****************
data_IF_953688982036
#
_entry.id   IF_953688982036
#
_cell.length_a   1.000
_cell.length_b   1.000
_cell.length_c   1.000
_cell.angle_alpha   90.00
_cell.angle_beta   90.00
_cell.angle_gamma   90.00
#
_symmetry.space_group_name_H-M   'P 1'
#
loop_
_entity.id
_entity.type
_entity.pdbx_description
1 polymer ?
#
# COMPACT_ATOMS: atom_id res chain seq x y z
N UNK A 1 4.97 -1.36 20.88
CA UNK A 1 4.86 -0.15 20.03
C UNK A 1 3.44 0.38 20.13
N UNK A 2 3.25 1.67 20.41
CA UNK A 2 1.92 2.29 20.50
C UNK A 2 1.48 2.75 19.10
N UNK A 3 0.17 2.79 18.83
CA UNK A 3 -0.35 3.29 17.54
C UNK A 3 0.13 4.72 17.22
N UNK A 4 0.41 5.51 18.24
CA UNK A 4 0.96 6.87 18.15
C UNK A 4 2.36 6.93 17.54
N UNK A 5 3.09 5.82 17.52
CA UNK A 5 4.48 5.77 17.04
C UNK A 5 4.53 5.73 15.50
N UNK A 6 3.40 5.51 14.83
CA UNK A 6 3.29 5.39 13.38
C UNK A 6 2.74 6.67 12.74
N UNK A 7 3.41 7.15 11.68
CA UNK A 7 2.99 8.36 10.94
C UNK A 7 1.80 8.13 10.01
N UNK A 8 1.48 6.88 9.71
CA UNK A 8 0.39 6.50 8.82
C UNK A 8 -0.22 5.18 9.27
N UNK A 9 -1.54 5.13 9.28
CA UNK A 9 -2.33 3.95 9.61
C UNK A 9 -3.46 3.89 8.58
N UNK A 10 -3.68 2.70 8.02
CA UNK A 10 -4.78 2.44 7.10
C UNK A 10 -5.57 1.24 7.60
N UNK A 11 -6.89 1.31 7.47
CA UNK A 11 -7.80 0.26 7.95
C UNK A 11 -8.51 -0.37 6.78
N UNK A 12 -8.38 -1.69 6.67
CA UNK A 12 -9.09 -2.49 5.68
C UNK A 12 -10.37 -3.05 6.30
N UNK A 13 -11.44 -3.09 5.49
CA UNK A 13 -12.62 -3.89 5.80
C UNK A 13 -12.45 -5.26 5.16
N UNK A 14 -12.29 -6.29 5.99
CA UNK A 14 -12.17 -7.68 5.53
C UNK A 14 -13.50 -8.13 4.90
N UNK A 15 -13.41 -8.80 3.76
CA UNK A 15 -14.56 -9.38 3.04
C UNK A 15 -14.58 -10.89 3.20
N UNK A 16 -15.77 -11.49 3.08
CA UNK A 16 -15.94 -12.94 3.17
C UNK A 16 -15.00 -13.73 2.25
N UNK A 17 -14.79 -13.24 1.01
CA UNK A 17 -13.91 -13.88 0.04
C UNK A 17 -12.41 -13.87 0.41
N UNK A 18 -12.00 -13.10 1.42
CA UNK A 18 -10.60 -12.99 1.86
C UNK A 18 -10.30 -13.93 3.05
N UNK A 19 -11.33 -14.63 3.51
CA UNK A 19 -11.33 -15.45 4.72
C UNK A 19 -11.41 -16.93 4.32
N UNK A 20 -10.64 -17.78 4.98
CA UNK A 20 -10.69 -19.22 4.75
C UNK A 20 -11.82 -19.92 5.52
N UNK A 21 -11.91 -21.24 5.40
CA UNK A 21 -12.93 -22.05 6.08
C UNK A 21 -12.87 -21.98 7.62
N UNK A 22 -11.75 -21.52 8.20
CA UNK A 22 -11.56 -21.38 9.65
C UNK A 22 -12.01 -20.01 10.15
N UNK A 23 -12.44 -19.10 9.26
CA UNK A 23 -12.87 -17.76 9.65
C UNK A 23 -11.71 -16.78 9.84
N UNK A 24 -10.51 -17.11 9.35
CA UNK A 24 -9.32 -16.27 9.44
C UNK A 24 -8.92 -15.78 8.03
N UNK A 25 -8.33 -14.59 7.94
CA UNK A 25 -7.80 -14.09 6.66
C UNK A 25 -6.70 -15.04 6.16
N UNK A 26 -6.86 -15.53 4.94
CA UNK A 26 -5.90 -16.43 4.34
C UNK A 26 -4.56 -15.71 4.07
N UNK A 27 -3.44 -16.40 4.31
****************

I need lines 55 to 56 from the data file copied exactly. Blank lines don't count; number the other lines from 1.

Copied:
CA UNK A 12 -9.09 -2.49 5.68
C UNK A 12 -10.37 -3.05 6.30